Re-Labeling Birds of Paradise Specimens

Words and Objects: Writing on, around and about things

In a recent conference at the Pitt Rivers Museum, Oxford entitled “Word and Objects” the objective was to explore the role of words in the documentation, interpretation and presentation of objects-both historically and in the present, and in what such analysis tells us about both explicit and implicit aspects of museum practice.

While some argued that the main point of labels, catalogues and databases was to throw light on original provenance and thus on indigenous purpose and meanings, others emphasized the value of a focus on old labels and texts for studying the lives of objects in museums.

Although not able to attend the conference, when invited to give a Guest Lecture for the Art History 330 course: Practices, Institutions, and Technologies of Display (Created and Instructed by Dr LIz Gomez) at the University of Alberta I set the students the task of re-labeling the three millinery prepared bird of paradise skins form the UACTC that will displayed in the Fashioning Feathers exhibition.

The idea behind the task was to get the students to consider and reflect the relationships, practices and geographies which brought about the birds’ movement from natural habitats in New Guinea, making into millinery ornaments and presence in a clothing and textiles collection in Western Canada through a process of ‘re-labelling’.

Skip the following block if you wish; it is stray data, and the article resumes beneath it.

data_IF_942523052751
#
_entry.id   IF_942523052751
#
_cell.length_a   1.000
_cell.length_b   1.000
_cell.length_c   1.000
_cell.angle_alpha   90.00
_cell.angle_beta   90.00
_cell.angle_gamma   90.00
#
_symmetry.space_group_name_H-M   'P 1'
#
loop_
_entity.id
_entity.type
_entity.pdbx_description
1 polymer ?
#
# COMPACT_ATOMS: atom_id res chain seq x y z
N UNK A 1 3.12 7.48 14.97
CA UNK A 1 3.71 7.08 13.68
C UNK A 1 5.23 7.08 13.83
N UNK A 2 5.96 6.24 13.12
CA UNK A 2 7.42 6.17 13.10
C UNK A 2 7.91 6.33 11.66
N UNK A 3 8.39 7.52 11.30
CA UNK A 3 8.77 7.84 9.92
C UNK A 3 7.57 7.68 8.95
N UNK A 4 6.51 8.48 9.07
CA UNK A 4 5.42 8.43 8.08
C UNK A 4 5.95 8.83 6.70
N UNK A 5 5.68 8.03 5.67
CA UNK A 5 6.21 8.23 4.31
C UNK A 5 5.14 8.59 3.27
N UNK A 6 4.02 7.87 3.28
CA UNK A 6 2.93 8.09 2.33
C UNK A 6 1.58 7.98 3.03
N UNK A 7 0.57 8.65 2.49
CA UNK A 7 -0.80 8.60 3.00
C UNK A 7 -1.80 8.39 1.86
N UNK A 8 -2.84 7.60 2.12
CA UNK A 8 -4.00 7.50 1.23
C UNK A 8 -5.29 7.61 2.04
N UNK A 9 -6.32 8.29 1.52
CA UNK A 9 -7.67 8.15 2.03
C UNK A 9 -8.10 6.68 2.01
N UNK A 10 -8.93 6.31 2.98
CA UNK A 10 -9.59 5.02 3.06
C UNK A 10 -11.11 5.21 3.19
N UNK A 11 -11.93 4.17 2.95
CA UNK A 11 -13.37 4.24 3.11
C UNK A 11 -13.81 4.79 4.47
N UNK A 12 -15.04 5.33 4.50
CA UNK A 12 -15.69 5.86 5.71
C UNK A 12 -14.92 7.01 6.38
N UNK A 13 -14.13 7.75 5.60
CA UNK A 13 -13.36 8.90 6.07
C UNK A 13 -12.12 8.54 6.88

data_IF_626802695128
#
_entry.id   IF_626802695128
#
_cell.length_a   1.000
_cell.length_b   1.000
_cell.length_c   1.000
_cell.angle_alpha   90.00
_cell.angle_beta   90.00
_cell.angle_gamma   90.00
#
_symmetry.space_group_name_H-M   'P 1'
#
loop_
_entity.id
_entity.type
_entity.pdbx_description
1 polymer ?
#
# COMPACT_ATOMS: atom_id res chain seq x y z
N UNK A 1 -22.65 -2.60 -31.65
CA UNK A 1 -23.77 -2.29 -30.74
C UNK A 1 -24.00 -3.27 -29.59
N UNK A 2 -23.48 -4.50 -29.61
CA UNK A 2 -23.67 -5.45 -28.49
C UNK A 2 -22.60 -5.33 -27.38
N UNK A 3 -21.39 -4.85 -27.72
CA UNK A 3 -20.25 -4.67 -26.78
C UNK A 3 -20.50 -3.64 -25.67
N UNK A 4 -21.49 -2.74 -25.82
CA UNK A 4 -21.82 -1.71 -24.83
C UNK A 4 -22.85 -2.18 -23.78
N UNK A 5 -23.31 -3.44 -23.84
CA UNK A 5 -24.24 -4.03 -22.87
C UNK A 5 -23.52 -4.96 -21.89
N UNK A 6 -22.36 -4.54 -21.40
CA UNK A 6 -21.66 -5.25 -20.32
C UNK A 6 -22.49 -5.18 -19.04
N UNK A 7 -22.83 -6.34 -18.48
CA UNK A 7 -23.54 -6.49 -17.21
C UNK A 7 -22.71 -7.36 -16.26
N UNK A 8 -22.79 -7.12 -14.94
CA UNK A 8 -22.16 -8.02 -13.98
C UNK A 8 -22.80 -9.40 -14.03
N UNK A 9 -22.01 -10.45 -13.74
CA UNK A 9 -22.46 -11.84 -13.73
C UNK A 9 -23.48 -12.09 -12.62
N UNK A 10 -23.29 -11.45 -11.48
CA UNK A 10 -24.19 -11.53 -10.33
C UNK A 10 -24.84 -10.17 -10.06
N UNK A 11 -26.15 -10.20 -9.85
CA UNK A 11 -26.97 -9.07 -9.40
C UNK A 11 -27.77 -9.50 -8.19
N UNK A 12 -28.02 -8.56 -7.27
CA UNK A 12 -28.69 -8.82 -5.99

Task:

To make alternative specimen labels for three millinery prepared bird of paradise skins that reflect the wider relationships, practices and geographies that brought about their presence in a Clothing and Textiles Collection in Alberta, Canada.

The labels are to be displayed alongside the skins in the exhibition.

What is a specimen label?

A “specimen label”, is a label accompanying a zoological specimen, which details at very least: scientific name, sex and location where it was found or killed.

The British Museum’s Guide to Collectors offers instruction:

“It is not usually convenient to label material exhaustively in situ. Labels attached to the container should include the habitat, locality and date, and the collector’s initial, with perhaps a condensation of any other information, which is considered relevant.

Specimen labels should then be written on stiffish, non-absorbent card, either in pencil or in indian ink. Ink labels should be allowed to dry, then steeped for a few minutes in a 3% solution of acetic acid, which effectively sets the ink and prevents “running” if the label is to be placed in preservative.” (The British Museum’s Guide to Collectors, 1895)

Here’s what the students came up with:


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